Thirty to forty miles round Manchester covers a lot of ground. I’ve just used a clever online device to draw a circle of 35 miles round Manchester, and it encompasses (literally!) many more places in many more counties that I would have thought: from the bottom, Newcastle-under-Lyme (or Lyne, as it used to be) and Tunstall, Crewe and Nantwich, Chester and Ellesmere Port, Liverpool and Southport, the forest of Bowland, Skipton, Ilkley, Keighley, Bradford, Leeds, Wakefield, Sheffield, almost Chesterfield, and the Peak District National Park.
I suppose it’s because I am hopelessly southern that – as well as thinking that the north begins at the Trent – I have a skewed view of latitude. Horncastle, for example, birthplace of Sir Joseph Banks, which I think of as a reasonable car-ride from Cambridge, is in fact further north than Newark-on-Trent and Nottingham, which are irrevocably ‘up there somewhere’. And of course the other legendary divide is the east–west one: as we all know from primary school geography, the Pennines, the backbone of England, divide the country into two (and the Yorkists and Lancastrians still kill each other if they stray over county boundaries).
But physician and author John Aikin didn’t see it like that. Dissenter, polymath and father of a large and impressive family, he wanted the rest of Britain to recognise that the north-west of England was increasingly the driver of innovation, trade, economic and technical growth: in short, prosperity.
Aikin was born in 1747 in Leicestershire – so he was not a northerner, even in my terms. The family moved when he was eleven to Warrington, where his schoolmaster father took up a place as tutor in languages, literature, and divinity at the famous Dissenting Academy, where John and his elder sister, Anna Letitia, became close friends of Joseph Priestley. At fourteen, John was apprenticed to a surgeon back down south in Uppingham, and went on to study surgery at Edinburgh, Manchester and London before setting up a practice at Chester.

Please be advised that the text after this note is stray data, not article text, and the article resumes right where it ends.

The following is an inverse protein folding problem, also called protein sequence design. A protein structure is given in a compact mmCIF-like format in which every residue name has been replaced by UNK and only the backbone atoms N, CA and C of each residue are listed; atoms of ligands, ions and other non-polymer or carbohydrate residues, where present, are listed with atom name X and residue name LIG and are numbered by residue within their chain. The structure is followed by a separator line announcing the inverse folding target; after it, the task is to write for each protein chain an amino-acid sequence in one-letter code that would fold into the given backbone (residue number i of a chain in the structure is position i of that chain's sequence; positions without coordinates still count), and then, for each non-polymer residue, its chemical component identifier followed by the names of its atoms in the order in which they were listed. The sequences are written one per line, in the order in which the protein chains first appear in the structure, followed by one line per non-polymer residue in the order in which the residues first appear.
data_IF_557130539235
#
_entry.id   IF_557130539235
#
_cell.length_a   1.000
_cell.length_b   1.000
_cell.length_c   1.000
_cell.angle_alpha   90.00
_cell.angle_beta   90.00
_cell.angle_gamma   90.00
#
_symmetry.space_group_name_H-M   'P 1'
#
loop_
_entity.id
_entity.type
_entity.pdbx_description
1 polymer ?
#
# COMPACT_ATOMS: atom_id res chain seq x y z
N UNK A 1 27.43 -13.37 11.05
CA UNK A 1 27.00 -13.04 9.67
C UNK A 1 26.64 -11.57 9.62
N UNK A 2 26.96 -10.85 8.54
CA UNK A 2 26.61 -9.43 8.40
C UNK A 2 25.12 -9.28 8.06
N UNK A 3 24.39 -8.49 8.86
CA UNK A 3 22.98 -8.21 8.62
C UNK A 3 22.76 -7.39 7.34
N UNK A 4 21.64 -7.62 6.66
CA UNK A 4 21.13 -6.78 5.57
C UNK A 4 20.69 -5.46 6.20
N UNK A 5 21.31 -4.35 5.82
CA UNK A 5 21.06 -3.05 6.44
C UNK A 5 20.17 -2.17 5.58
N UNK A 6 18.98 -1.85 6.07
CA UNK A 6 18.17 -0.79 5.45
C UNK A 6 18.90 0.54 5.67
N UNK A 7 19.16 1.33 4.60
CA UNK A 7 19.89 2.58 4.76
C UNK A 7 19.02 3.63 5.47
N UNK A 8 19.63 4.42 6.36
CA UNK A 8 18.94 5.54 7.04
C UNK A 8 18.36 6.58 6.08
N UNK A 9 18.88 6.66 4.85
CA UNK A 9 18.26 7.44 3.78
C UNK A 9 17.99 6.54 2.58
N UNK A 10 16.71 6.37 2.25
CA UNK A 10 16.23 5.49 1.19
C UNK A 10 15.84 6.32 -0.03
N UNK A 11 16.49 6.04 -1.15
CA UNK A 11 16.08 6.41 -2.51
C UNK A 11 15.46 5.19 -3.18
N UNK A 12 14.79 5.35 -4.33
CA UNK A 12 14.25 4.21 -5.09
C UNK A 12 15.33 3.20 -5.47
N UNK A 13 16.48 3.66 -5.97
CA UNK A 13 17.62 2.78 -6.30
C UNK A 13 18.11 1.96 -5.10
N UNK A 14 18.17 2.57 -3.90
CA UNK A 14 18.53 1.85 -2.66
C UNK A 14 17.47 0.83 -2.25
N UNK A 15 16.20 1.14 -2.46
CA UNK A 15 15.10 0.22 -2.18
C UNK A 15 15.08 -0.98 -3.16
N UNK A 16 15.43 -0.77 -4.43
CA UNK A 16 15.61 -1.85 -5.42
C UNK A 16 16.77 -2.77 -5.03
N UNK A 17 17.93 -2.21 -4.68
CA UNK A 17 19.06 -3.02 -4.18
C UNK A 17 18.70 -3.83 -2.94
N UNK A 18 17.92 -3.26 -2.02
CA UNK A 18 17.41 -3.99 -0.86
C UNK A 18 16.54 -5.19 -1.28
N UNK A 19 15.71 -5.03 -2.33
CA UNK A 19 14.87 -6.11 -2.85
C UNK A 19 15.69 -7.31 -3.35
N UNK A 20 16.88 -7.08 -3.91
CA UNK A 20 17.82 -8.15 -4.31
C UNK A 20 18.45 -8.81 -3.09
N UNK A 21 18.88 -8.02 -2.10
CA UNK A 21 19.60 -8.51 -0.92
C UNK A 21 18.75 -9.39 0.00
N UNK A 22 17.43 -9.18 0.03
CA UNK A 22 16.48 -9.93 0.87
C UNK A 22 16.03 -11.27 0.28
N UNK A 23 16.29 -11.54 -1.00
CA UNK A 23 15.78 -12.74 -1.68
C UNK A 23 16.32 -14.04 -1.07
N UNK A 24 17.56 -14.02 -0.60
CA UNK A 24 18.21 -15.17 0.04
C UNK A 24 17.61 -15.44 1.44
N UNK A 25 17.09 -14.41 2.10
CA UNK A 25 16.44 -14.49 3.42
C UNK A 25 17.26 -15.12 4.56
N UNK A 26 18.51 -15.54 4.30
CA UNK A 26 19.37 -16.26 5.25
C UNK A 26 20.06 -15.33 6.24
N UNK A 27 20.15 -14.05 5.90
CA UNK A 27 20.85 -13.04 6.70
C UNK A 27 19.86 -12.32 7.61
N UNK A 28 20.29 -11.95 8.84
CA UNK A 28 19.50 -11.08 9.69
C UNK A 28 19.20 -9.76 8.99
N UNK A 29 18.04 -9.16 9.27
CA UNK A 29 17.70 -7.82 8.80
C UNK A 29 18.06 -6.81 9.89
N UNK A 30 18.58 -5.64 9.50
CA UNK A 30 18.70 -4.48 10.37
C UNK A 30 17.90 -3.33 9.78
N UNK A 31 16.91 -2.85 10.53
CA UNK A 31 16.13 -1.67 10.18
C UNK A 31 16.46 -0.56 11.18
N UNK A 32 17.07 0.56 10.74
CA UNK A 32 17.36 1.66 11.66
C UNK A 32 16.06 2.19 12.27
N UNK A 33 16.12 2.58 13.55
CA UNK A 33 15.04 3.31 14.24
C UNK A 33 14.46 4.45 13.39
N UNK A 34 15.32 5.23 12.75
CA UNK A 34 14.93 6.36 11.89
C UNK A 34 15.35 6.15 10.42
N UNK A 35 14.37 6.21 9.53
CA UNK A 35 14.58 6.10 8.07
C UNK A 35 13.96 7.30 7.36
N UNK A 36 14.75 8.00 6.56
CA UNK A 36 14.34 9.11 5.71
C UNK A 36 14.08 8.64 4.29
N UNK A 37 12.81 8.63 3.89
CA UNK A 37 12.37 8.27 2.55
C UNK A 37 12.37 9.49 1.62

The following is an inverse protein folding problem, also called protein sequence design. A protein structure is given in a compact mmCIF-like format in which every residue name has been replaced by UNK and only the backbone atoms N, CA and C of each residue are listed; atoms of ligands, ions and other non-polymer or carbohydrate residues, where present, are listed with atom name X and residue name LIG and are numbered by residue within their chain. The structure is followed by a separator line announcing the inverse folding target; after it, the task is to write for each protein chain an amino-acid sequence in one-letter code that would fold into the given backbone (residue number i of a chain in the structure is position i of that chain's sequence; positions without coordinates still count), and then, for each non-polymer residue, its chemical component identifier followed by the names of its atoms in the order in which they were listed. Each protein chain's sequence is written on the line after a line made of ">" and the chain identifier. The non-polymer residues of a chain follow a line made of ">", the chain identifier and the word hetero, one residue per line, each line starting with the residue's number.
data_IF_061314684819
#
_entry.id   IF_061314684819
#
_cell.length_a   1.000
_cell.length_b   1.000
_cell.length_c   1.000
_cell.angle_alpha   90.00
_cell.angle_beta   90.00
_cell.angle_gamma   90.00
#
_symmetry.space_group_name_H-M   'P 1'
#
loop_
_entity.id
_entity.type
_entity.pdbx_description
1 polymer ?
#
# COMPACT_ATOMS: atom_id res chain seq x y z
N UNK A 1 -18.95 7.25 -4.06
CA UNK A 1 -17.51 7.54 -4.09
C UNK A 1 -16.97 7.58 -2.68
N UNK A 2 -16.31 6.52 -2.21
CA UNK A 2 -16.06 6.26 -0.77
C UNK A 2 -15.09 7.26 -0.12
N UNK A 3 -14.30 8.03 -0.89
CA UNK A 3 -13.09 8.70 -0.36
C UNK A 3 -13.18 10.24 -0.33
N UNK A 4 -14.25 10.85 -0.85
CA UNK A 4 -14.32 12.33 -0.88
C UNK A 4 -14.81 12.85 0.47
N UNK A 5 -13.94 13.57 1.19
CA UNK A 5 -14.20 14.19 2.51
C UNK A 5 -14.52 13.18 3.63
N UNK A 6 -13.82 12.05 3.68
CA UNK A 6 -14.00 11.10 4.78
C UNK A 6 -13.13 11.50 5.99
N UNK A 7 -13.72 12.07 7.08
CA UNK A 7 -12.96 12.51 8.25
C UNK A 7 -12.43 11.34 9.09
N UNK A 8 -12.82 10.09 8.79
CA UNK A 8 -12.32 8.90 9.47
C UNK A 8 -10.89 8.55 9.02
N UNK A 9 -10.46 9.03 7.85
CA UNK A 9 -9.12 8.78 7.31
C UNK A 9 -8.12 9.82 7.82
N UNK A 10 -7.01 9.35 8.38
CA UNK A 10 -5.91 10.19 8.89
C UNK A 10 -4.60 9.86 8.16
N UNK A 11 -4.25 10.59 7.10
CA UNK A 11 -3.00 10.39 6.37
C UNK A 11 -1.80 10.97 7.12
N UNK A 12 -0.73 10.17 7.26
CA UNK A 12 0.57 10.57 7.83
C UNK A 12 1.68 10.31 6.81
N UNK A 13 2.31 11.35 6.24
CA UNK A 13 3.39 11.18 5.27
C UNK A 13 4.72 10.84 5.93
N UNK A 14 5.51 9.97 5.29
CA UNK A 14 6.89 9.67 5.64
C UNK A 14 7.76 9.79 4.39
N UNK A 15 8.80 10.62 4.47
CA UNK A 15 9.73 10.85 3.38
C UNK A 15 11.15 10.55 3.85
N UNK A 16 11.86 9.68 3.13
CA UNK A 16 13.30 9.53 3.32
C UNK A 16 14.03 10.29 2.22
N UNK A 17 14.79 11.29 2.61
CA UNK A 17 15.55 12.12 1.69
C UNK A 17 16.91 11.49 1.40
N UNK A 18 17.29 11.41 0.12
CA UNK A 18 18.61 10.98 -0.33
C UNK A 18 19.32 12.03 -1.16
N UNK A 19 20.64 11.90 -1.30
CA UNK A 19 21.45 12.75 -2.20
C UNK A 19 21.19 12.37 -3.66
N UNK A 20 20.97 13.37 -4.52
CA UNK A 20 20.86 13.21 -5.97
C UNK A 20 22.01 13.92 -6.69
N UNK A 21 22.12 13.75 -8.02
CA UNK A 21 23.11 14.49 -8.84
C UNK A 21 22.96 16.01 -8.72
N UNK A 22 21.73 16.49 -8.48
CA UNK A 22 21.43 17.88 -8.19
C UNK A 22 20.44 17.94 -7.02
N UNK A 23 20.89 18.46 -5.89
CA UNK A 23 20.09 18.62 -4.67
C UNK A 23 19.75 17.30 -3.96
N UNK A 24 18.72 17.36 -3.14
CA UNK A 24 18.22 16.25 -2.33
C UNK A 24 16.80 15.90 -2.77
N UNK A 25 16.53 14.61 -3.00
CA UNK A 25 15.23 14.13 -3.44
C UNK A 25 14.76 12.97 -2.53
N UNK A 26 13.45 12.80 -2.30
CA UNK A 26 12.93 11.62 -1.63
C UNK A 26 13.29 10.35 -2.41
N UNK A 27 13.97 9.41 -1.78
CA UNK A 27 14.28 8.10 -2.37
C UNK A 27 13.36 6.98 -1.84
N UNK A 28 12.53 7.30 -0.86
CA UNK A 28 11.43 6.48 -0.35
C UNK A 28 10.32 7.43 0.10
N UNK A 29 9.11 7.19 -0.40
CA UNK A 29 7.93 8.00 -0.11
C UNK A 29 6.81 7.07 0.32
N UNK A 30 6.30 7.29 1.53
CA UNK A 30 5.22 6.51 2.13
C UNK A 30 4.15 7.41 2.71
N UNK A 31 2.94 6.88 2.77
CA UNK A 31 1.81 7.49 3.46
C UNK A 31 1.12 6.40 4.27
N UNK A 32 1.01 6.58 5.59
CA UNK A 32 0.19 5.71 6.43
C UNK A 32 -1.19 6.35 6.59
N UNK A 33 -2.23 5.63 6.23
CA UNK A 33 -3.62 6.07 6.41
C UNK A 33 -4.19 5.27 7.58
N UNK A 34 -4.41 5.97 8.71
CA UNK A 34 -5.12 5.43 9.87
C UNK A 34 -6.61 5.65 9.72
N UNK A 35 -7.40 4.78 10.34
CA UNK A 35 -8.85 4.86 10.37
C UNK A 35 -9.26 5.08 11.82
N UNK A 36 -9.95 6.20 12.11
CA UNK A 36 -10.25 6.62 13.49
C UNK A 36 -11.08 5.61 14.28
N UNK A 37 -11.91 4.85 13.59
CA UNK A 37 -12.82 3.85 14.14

This was not a profitable enterprise, so Aiken requalified at Leiden as a physician, and started a medical practice at Great Yarmouth. (In East Anglia, he was closer to his sister, now married to a Mr Barbauld of Thetford, and establishing a reputation as a poet, writer and educationist.) But he lost many friends and patients among the Anglican community in Great Yarmouth because of his dissenting views and outspoken approval of the French Revolution, and in 1792 he and his growing family moved to London.
He was welcomed into a circle which included Thomas Pennant, Erasmus Darwin, and John Howard, the prison reformer and philanthropist, and for the next few years practised as a physician, devoting his spare time to literature. In 1780 he had published Biographical Memoirs of Medicine in Great Britain, and he later extended this to an eight-volume General Biography. He also wrote educational works for children, some in conjunction with Anna Letitia. However, in 1796 he had a stroke which led him to give up his practice to his son, and retire to Stoke Newington to continue his literary work.
The ‘Manchester’ book was published in 1795, and was based not only on Aikin’s own experience of the area but on information provided by a number of acquaintances including Pennant, Thomas Percival (who was instrumental in moving the Warrington Academy to Manchester in 1785), James Ogden, who had published a Description of Manchester in 1783, and several other contributors.